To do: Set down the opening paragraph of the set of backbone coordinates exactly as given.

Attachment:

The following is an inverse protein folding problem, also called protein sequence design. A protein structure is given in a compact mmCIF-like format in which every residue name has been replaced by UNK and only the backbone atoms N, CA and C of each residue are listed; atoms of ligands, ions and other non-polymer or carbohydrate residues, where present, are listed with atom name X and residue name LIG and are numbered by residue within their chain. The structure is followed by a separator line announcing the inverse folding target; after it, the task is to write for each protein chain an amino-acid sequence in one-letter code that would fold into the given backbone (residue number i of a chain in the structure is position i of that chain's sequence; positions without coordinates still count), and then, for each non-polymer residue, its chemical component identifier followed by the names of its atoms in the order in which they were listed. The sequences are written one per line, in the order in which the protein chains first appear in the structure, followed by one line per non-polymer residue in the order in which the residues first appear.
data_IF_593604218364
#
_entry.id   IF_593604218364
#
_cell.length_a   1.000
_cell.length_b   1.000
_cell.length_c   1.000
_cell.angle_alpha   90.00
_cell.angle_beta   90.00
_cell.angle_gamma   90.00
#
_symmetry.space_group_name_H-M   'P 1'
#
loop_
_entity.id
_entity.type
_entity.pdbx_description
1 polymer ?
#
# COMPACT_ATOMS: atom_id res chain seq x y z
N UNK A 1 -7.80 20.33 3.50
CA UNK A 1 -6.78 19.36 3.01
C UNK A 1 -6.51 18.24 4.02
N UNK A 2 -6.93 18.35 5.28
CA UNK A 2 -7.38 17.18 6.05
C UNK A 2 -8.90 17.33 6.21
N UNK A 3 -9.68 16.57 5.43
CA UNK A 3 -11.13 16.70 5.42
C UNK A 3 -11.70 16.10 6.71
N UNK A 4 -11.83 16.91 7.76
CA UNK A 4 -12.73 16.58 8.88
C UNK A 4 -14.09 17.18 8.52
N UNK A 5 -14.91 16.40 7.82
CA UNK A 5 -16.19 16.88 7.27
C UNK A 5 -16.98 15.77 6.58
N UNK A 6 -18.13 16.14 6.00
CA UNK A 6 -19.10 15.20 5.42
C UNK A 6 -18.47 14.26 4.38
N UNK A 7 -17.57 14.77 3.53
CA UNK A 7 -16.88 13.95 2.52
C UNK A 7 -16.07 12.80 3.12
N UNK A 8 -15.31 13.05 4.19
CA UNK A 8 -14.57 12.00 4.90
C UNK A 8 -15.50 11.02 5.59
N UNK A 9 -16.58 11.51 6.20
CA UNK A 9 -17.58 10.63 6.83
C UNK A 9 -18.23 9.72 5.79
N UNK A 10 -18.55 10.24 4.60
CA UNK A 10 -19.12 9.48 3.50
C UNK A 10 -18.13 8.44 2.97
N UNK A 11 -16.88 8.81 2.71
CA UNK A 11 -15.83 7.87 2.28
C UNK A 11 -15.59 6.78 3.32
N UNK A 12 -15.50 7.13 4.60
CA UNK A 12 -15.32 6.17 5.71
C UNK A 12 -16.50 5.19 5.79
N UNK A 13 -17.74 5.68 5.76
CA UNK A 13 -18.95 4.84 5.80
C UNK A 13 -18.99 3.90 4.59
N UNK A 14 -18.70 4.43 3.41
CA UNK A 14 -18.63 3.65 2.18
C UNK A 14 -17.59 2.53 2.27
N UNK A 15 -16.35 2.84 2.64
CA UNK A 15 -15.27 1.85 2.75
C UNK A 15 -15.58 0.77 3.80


The following is an inverse protein folding problem, also called protein sequence design. A protein structure is given in a compact mmCIF-like format in which every residue name has been replaced by UNK and only the backbone atoms N, CA and C of each residue are listed; atoms of ligands, ions and other non-polymer or carbohydrate residues, where present, are listed with atom name X and residue name LIG and are numbered by residue within their chain. The structure is followed by a separator line announcing the inverse folding target; after it, the task is to write for each protein chain an amino-acid sequence in one-letter code that would fold into the given backbone (residue number i of a chain in the structure is position i of that chain's sequence; positions without coordinates still count), and then, for each non-polymer residue, its chemical component identifier followed by the names of its atoms in the order in which they were listed. The sequences are written one per line, in the order in which the protein chains first appear in the structure, followed by one line per non-polymer residue in the order in which the residues first appear.